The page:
This is a gripping insider's story of the Human Genome Project, revealing both the exciting science leading to it and the battle to keep the results, "the heritage of humanity," secure from control by private interests. As the authors state in the preface, "Today any scientist anywhere can access the sequence freely at no cost. . . . We wrote this book so that people might understand how close the world came to losing that freedom." In Sulston's case, the path to the Human Genome Project began with the nematode worm, on which he worked under Sydney Brenner at Cambridge's Laboratory of Molecular Biology. This work led to a shared 2002 Nobel prize for Brenner, Sulston, and Robert Horvitz, who had also worked under Brenner early in his career. We are given intriguing glimpses into the thinking that led to the idea of mapping, and then sequencing, the entire worm genome; eventually, this work helped to pave the way to the mapping and sequencing of the human genome. A section of photographs conveys at a glance the history of the contribution of the Laboratory of Molecular Biology to the Human Genome Project and sparks some intriguing questions. Why did this lowly worm -- rather than, say, the well-studied fruit fly -- lead the way to the decoding of whole genomes? How could such powerful international cooperation spring from the humble, cramped quarters that were Sulston's office for many years before he moved into the high-powered Sanger Centre, with its rooms full of sequencing machines? What was it about these people that enabled them to overcome first the enormous scientific and technical obstacles and then the challenge of the private competition to the Human Genome Project? The book suggests interesting answers to these questions. The worm was an ingenious choice by Brenner, who wanted a model that was more complex than bacteria but more manageable than the fly. Its transparency let researchers observe cell division directly with a suitable microscope. With only 959 cells, it offered the possibility of complete mapping -- though only to people addicted to tackling what others saw as impossible or insane. James Watson, the first head of the Human Genome Project, apparently used a clever psychological ploy to jolt Sulston and his colleagues into going from mapping to sequencing, and with this step, the worm project became the paradigm the Human Genome Project followed. The cramped quarters inspired some very close, long-lasting collaborations, notably between Sulston and Alan Coulson, who, as Fred Sanger's former assistant, brought crucial experience in sequencing DNA, and between Sulston and Bob Waterston, whose laboratory at Washington University in St. Louis became the primary U.S. center for sequencing the human genome. Sulston remarks that on moving into the spacious Sanger Centre, he missed bumping into people all day long and exchanging ideas; now formal meetings were required. The people, of course, are the most intriguing part of the story. Reading about the challenges along the path to the human genome, one realizes that the Human Genome Project was driven by very special people. They had to be resourceful and undaunted by tasks of incredible magnitude or difficulty. Sulston's early work on the worm provides a nice illustration of resourcefulness: whereas others had found it impossible to observe cell division beyond the first few stages, because the worm would not lie still, Sulston kept it happily immobile by offering it bacterial food right on the microscope slide and continuously recording its divisions. At lunchtime, he would refrigerate the worm to interrupt cell division, then resume where he had left off, continuing until the history of each cell had been traced. These people also had to be good at cooperating, even across national borders. Sulston showed this trait from the start. For him, sharing went along with informality and a sense of fun -- discussions and even interviews tended to continue in the nearest pub. His long-standing international collaboration with Bob Waterston on mapping the worm genome provided a model for the Human Genome Project: split up tasks as fairly as possible, stay in touch daily to avoid duplication and to allow cross-fertilization of ideas, and generally compete yet help each other. Finally, there had to be fierce, unwavering commitment to freedom of scientific information. It is perhaps in this arena that Sulston made his greatest contribution to the Human Genome Project. It was he who scrawled on the board the draft of the "Bermuda Principles" regarding the prompt, free release of data at the 1996 strategic meeting and set a strong example by posting sequence data on the Sanger Centre's Web site daily. In the service of defending this key principle, he transcended his natural aversion to management and politics and used every conceivable means to outwit those who sought to control and monopolize information. The earliest example is his cracking of the software code in the files produced by the sequencers at Applied Biosystems in order to process data more rapidly, more flexibly, and without the company's interfering control; this act is made all the more interesting by the fact that Applied Biosystems, which was acquired by PerkinElmer, was the commercial power behind Craig Venter's Celera Genomics, the private challenger to the Human Genome Project. With that event, the drama reaches a pace that will leave the reader breathless. Luck, last-minute financial rescues, and clashing characters and interests abound. In all of this, Sulston's actions illustrate his ability to shift his thinking quickly -- from producing finished sequences to generating raw sequences at dramatically higher speeds and from doing the science to getting messy in the realm of politics, the press, and the public relations wars. One comes away impressed, with the sense that these scientists could not have omitted even one of these steps without losing the battle they fought for free access to crucial scientific information and inquiry. Isaac Rabino, Ph.D.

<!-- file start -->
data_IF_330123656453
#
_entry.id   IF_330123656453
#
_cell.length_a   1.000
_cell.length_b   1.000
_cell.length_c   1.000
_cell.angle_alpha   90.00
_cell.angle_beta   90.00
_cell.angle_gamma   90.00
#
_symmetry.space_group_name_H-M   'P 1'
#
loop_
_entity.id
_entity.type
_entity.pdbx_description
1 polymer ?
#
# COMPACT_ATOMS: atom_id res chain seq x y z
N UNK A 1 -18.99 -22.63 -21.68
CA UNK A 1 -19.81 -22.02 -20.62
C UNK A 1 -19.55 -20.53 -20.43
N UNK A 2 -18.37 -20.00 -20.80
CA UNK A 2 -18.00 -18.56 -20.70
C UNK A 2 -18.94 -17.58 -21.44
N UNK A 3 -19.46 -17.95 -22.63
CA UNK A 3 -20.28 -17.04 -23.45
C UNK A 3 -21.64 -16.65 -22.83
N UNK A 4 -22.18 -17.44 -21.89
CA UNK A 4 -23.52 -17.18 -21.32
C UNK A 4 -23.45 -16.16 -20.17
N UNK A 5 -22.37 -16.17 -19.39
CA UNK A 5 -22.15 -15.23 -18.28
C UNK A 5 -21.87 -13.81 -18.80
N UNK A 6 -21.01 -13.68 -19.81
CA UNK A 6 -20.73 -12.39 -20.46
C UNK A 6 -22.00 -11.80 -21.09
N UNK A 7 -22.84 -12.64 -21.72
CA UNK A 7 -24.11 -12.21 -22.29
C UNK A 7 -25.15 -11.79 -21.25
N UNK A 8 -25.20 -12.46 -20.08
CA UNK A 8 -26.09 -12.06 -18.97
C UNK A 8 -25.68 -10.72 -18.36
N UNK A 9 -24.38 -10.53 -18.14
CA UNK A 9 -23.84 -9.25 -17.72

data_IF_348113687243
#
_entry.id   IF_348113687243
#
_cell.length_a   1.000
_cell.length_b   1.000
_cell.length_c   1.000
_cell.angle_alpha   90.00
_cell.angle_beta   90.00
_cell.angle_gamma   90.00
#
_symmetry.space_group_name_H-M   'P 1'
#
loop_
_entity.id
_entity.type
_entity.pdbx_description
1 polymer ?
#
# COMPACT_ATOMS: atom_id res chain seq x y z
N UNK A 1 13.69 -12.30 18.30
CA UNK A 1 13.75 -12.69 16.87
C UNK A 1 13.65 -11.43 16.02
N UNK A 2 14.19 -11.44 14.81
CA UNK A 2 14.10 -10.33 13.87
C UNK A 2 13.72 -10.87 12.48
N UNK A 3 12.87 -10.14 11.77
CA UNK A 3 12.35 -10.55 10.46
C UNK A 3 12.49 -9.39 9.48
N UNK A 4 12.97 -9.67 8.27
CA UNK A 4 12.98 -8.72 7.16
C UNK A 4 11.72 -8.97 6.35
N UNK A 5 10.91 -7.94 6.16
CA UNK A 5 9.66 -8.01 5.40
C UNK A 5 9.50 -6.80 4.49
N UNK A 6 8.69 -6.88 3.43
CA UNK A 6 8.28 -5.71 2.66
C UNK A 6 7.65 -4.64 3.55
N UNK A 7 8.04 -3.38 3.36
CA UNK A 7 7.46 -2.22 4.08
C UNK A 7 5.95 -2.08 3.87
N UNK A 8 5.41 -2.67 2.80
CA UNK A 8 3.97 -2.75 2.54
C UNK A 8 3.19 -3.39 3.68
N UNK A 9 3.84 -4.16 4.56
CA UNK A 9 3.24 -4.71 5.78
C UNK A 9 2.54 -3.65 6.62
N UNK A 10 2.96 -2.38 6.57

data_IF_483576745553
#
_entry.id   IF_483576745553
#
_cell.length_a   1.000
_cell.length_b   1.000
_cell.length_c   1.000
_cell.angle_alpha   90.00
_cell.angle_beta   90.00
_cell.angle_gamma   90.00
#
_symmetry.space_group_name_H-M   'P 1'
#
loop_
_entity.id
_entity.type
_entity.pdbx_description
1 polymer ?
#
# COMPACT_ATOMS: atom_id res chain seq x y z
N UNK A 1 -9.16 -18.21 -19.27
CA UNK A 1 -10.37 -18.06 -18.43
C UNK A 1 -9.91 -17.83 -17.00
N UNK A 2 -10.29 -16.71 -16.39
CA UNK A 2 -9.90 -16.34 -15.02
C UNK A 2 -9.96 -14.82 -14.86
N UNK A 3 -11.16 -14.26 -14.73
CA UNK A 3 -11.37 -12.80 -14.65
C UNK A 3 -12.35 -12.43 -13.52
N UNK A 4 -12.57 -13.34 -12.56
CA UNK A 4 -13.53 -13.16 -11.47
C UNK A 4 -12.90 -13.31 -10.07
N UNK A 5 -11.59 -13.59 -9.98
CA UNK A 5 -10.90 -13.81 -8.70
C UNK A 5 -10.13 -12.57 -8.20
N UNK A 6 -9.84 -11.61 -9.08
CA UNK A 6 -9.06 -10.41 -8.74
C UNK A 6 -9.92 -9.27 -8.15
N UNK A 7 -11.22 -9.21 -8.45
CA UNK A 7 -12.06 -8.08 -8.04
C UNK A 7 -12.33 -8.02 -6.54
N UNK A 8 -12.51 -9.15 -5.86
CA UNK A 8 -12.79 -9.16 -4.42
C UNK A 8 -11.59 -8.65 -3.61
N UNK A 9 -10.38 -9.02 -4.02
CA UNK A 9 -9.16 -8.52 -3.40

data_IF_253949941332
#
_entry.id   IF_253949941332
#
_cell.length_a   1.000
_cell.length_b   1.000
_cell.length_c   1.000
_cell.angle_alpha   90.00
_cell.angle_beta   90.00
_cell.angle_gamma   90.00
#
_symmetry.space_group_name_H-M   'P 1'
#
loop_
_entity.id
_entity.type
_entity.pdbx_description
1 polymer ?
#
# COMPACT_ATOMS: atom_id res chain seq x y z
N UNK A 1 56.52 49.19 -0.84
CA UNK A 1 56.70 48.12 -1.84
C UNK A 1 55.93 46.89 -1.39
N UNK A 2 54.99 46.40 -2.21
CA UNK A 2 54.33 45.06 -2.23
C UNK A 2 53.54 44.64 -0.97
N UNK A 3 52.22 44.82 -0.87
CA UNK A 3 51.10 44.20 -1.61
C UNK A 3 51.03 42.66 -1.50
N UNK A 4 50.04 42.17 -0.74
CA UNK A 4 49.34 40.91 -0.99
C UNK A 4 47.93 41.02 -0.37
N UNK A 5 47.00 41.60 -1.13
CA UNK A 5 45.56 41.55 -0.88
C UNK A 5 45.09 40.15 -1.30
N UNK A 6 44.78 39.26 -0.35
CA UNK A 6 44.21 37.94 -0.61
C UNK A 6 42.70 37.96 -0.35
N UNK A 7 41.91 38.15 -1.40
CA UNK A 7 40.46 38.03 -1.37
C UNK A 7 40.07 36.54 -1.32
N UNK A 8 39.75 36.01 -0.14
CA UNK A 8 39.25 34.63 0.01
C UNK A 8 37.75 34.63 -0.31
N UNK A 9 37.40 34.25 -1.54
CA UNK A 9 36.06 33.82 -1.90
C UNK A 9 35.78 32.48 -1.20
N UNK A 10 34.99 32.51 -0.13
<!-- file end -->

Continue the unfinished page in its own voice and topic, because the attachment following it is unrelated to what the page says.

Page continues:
Copyright © 2003 Massachusetts Medical Society. All rights reserved. The New England Journal of Medicine is a registered trademark of the MMS.